Bali : a statement by WL Australia

Submitted by on 13 November, 2002 - 1:06

A statement by Workers' Liberty Australia
We condemn the bombing in Bali, and offer our deepest sympathies to the victims from all countries. We have no trust in the Indonesian police and military (the butchers of East Timor, Aceh, West Papua) to conduct an inquiry that will discover the truth.

We have no trust in the USA (most recently the butchers of Afghanistan and Iraq), or the [Australian] Howard government (the USA's unconditional ally) to uncover the truth.

The results of investigations so far as reported in the media are contradictory. Cases are being made that the perpetrators are Islamic fundamentalists, possibly associated with al Qaida or with Jemmah Islamiah.
But there is a long history in Indonesia of collaboration with such reactionary Islamists by sections of the ruling elite and the army in pursuit of their interests. The bombs could be aimed at weakening the Megawati government.
There is speculation that elements of the TNI could have played a role in the bombing. Others allege that it could be a US plot to keep the threat of "terrorism" alive.
None of these explanations is beyond belief, which means that any of the police and military forces which are being authorised to investigate the bombing conceivably could have reasons for covering up.
The Indonesian authorities may well frame a guilty party in order to appear to be addressing the problem.

We have no confidence in the US led "war on terror" to keep us safe from such attacks. In 13 months since September 11 they have failed to capture Osama bin Laden. They have murdered Afghan civilians by the thousands, and they have spent the last several months preparing war on Iraq and Saddam Hussein who has not been connected with either attack. Meanwhile the governments of several countries where evidence has strongly suggested that Islamist terrorists operate (Saudi Arabia, Pakistan, Indonesia) have not taken any action, but the USA approves of these governments and has done nothing.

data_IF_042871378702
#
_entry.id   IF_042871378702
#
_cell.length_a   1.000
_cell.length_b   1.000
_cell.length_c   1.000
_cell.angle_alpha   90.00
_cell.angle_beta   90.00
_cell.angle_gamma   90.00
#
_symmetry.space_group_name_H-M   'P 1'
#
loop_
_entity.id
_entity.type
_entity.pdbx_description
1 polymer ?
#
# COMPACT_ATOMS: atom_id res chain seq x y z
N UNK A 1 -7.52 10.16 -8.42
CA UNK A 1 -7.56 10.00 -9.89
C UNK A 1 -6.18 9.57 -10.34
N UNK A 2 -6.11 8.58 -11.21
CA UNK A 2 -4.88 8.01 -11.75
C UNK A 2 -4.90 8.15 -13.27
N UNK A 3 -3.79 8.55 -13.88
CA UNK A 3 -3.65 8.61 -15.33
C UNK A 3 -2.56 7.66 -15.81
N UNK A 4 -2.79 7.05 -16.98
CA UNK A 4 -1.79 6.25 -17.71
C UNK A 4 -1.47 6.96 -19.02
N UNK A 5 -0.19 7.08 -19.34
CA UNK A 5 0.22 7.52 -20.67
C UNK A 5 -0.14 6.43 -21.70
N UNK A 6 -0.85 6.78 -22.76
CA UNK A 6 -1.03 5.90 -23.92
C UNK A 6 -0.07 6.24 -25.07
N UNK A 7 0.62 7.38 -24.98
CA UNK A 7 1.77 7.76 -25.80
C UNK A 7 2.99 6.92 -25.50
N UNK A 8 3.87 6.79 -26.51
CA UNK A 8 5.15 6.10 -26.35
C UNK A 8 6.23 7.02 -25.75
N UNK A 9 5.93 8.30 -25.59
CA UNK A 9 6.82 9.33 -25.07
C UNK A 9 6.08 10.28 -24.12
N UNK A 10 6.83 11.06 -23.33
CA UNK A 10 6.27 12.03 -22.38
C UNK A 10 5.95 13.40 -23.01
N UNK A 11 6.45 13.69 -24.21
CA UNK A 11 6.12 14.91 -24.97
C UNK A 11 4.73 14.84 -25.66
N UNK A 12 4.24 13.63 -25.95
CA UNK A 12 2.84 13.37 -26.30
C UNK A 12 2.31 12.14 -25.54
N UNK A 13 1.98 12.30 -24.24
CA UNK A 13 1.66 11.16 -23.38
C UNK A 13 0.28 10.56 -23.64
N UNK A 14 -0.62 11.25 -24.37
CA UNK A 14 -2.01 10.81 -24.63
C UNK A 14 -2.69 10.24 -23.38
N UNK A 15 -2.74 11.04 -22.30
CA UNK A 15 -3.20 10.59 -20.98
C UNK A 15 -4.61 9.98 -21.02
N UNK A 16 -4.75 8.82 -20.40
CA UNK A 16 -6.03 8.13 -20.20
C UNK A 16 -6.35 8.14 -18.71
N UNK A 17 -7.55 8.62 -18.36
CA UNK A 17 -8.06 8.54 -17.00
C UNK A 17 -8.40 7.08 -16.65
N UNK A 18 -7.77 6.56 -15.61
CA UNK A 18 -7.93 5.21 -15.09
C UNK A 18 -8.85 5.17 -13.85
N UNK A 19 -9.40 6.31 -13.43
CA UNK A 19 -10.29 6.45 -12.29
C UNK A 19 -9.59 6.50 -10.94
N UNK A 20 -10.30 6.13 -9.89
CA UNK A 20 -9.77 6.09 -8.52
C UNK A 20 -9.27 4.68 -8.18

The Howard Government's priorities were revealed with its failure to publish a warning from the US State Department that tourist destinations in Indonesia were serious targets. A serious warning from US intelligence that energy supply infrastructure in Indonesia was a likely target was published and acted upon. Australian capital invested in Indonesia had to be protected. But diplomatic relations with Indonesia seem to have been considered more important than issuing a warning that might have led some Australian tourists to stay away from Bali.
The reaction to this bombing by governments in Indonesia, Australia and other countries is likely to be to increase police and army powers and to further curtail civil liberties and freedoms. We know that Bush, Howard and their cronies will try to use this horror for their political ends.
First up in Australia will be a renewed push to pass the laws to extend ASIO's [Australian equivalent of the CIA] powers to clamp down on civil liberties. The ALP and other parties have opposed the ASIO laws so far - we call on them to refuse to buckle under to Howard on the back of these events. Bush and Howard will try to use this tragedy to argue for a renewed clamp on civil liberties and for "strong states" throughout Asia - for Malaysia's Internal Security Act, for Indonesia to crack down on dissent of all types. Within ten days of the Bali bombing Megawati had introduced decrees that increased police powers to arrest and detain without trial. In Indonesia this is particularly dangerous for the fledgling trade union and democratic movements, whom the state will not hesitate to use the laws against when they judge the time is right.
The political dangers in Indonesia are grave - there could be a return to naked military dictatorship, unelected presidency, intensified repression of national independence struggles, an Islamist resurgence and the repression of women, a split in the military along sectarian lines.
We call for Australian unions to express their solidarity with Indonesian unions and workers for:
1. Defence against threats to workers and democratic rights, from state repression in Indonesia, Australia and the countries of the region, and from reactionary Islamic fundamentalism particularly in Indonesia.
2. Open discussion on public safety within the context of maintaining civil liberties, in Indonesia and Australia, in the wake of the bombing.
3. All information gathered by any official Australian, Indonesian or other inquiries to be made public.
4. Quality medical treatment for all the victims of the bombing, whether Balinese, Australian or any other nationality.
5. No war against Iraq. It is a fake "war on terror".

l See

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